April 4, 2013, marked the 80th anniversary of the successful aerial assault on Mt. Everest undertaken by two Royal Air Force pilots, David Fowler McIntyre and Douglas Douglas-Hamilton, flying modified, open-cockpit, Westland biplanes to an altitude of 30,000 feet.
It was a triumph for aviation, particularly for the skill and organization demonstrated by the British project, which prepared for months for the successful expedition.
This installment of Flight and Flyers will not only recount the Everest flight, but take a look at earlier aerial adventures that saw mountain ranges conquered by air.
FIRST OVER THE ALPS – 1910
In 1910 the Italian Society of Aviation offered a $20,000 prize to the pilot who could successfully fly from Brig, Switzerland, over the Simplon Pass of the Alps to Milan, Italy.
“Aviators must fly above a mountain region filled with jagged peaks, dazzling snowscapes, precipices of all kinds, making a landing utterly impossible,” reported Scientific American, which added that “managing the apparatus increases immensely with the ascent, for the wind currents are very violent and capricious, rapidly varying in direction and intensity.”
One of the 11 entrants for the prize was George Chavez, a 23-year-old Paris-born aviator with less than a year’s flying experience. After several tries thwarted by strong winds, on Chavez, satisfied with the weather conditions, started from Brig in his Bleriot on Sept. 23.
He reached a height of more than 7,000 feet and soared over the pass. After having covered one-third of the distance to his destination, the wind overturned his machine when he attempted a landing to take on fuel before continuing on to Milan. After 40 minutes of flying time he had crossed the Alps over the route that had taken Napoleon two weeks to cross.
Though he did not complete the flight as planned, the Italian society awarded him $10,000 in recognition of the first crossing of the Alps by air. Unfortunately Chavez was severely injured by the crash and died a few days later.
Although l9l0 was a red-letter year in flying achievement, with aviators of several nations chalking up new records for distance and time, Chavez’s flight was the climax of the year and called “The most daring feat in all aviation.”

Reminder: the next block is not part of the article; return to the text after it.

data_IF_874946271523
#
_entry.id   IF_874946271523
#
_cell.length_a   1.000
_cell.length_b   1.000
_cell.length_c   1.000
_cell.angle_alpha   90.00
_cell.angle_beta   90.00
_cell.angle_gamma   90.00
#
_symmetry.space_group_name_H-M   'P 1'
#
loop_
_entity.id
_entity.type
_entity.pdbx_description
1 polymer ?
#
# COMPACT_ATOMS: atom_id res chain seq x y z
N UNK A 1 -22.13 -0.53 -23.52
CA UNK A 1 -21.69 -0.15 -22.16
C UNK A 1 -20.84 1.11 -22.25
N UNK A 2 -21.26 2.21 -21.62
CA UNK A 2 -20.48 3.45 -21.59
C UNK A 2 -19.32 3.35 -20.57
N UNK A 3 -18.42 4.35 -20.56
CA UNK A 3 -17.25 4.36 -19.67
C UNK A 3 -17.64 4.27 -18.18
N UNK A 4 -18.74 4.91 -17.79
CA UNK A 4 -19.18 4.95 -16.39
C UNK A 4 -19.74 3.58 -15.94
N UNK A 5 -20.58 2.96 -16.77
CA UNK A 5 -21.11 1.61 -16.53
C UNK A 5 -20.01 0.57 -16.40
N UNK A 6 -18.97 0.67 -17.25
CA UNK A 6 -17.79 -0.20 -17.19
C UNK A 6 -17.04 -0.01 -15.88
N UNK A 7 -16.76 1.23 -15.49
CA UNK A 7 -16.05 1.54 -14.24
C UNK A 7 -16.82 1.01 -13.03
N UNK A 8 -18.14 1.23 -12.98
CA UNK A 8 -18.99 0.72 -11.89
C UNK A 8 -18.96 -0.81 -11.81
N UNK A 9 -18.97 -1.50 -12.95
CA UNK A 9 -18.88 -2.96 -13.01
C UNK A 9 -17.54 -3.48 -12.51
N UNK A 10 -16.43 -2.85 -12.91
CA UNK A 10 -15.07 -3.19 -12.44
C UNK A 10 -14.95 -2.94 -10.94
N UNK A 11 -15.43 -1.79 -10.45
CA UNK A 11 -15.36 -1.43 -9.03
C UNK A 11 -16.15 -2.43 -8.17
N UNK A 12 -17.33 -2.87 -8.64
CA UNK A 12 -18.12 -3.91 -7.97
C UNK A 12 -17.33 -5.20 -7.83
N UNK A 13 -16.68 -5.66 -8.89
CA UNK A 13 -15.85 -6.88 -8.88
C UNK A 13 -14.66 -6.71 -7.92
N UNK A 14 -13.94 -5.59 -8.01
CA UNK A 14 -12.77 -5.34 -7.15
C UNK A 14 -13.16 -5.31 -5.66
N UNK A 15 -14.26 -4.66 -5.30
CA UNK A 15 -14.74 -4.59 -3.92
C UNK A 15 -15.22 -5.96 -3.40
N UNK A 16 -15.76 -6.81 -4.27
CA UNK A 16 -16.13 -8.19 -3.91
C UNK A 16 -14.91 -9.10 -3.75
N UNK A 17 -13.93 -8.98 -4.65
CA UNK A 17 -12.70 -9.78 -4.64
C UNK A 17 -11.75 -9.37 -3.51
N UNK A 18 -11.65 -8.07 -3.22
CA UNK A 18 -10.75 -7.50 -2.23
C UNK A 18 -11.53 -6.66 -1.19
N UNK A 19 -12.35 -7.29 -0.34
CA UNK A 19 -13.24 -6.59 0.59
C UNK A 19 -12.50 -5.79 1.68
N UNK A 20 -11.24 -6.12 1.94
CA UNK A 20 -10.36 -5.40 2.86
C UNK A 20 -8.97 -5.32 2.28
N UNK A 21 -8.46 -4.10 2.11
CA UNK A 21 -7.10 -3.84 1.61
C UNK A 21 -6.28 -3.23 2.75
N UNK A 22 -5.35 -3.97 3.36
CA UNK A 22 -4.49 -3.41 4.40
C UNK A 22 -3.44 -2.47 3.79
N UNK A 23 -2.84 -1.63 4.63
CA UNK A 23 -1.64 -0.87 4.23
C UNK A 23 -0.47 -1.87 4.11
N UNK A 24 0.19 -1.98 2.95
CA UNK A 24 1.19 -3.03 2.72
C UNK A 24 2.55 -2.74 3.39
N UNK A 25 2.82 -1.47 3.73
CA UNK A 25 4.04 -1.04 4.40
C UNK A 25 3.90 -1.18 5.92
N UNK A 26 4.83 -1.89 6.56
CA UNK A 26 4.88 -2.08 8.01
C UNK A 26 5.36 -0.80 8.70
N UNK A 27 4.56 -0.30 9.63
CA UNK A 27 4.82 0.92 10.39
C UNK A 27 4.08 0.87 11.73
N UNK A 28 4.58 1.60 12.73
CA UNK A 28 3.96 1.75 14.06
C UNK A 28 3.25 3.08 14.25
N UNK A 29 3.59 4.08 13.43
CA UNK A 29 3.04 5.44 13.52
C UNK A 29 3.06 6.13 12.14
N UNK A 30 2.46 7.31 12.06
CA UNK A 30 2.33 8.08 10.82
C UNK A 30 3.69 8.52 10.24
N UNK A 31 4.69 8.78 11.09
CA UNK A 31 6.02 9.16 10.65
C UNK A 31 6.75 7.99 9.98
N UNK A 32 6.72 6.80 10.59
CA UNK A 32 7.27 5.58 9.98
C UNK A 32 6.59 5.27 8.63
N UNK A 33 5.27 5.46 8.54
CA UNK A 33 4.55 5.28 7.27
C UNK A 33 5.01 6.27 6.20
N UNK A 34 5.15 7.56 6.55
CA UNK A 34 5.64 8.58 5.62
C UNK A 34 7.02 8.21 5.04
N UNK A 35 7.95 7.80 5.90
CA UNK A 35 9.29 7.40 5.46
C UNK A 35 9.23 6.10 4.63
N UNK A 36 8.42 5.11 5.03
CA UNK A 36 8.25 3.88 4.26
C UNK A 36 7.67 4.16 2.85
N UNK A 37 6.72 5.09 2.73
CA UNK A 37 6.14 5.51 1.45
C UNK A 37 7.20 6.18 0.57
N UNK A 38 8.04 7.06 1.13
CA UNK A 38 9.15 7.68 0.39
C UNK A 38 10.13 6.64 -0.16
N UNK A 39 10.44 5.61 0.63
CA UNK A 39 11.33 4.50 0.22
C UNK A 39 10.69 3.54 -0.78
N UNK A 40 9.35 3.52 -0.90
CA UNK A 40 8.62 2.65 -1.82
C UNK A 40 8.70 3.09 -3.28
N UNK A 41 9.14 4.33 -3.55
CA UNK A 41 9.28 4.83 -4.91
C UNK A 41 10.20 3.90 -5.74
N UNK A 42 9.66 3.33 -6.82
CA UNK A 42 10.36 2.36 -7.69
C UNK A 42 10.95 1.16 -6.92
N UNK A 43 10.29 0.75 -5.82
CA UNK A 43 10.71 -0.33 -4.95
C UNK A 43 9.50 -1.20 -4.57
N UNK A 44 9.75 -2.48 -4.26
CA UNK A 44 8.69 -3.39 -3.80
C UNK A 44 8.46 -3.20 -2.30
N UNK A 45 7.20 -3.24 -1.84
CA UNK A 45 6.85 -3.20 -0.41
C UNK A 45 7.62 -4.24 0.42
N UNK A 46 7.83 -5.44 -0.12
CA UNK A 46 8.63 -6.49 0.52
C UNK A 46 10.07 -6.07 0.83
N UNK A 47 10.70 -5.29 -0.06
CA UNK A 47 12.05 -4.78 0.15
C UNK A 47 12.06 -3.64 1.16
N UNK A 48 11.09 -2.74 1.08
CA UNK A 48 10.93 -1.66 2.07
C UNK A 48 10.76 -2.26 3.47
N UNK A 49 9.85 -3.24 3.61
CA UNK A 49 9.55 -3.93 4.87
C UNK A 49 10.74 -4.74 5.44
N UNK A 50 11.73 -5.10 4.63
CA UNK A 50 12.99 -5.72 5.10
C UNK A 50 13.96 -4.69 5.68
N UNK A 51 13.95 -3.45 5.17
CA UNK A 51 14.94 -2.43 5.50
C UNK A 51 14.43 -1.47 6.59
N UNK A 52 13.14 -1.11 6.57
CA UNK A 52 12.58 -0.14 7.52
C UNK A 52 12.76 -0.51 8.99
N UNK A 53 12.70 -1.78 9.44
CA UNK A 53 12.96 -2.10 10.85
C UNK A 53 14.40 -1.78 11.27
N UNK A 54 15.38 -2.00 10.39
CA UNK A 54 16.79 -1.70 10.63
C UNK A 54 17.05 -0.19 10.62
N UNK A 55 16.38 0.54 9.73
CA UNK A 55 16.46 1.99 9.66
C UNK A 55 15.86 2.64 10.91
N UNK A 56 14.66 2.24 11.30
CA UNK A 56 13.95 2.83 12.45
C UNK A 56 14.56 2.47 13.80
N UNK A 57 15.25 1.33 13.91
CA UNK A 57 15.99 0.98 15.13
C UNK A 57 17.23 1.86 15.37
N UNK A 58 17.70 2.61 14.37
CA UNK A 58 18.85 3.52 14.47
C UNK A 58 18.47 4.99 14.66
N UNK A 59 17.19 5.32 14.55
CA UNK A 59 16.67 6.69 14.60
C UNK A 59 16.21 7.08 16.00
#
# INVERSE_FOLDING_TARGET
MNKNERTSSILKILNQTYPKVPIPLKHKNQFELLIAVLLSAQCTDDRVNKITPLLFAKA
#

The first excursion over mountains in the United States that gained wide attention was Cromwell Dixon’s flight over the Rockies in September 1911. Dixon, who was only licensed by the Aero Club of America on Aug. 31 was, at 18 years old, billed as the “World’s Youngest Aeronaut.”
A student of Glenn Curtiss, he was a member of the Curtiss Exhibition Team and in great demand for aviation events.
On Sept. 30, Dixon’s last day of performing at the Montana State Fair, he took off for a flight over the Rockies hoping to win a prize offered for such a flight by the State Fair. The path of the flight was from Helena, Montana, to Blossburg in the mountains and return.
Dixon took off from Helena at 2 p.m. and easily arrived at Blossburg. Departing at 3:16 he ran into strong winds that poured over the mountains and hampered his climb to altitude. He finally gained enough altitude and headed back to Helena, arriving at 3:59.
He crossed the Rockies at Mullan Pass, which has an elevation of 6,200 feet. He made the cross country flight at an altitude of 7,100 feet. Dixon covered the total distance of more than 50 miles on the round-trip and was gone from the fair grounds for an hour and 50 minutes.
On his return a purse of $10,000 was presented to him. His fame for the flight not only spread across the states, but reached Europe as well.
Unfortunately his glory would not last long, as a few days later during a flight at Spokane, Washington, he was caught by an adverse air current and plunged into a rocky railroad cut, receiving injuries that caused his death.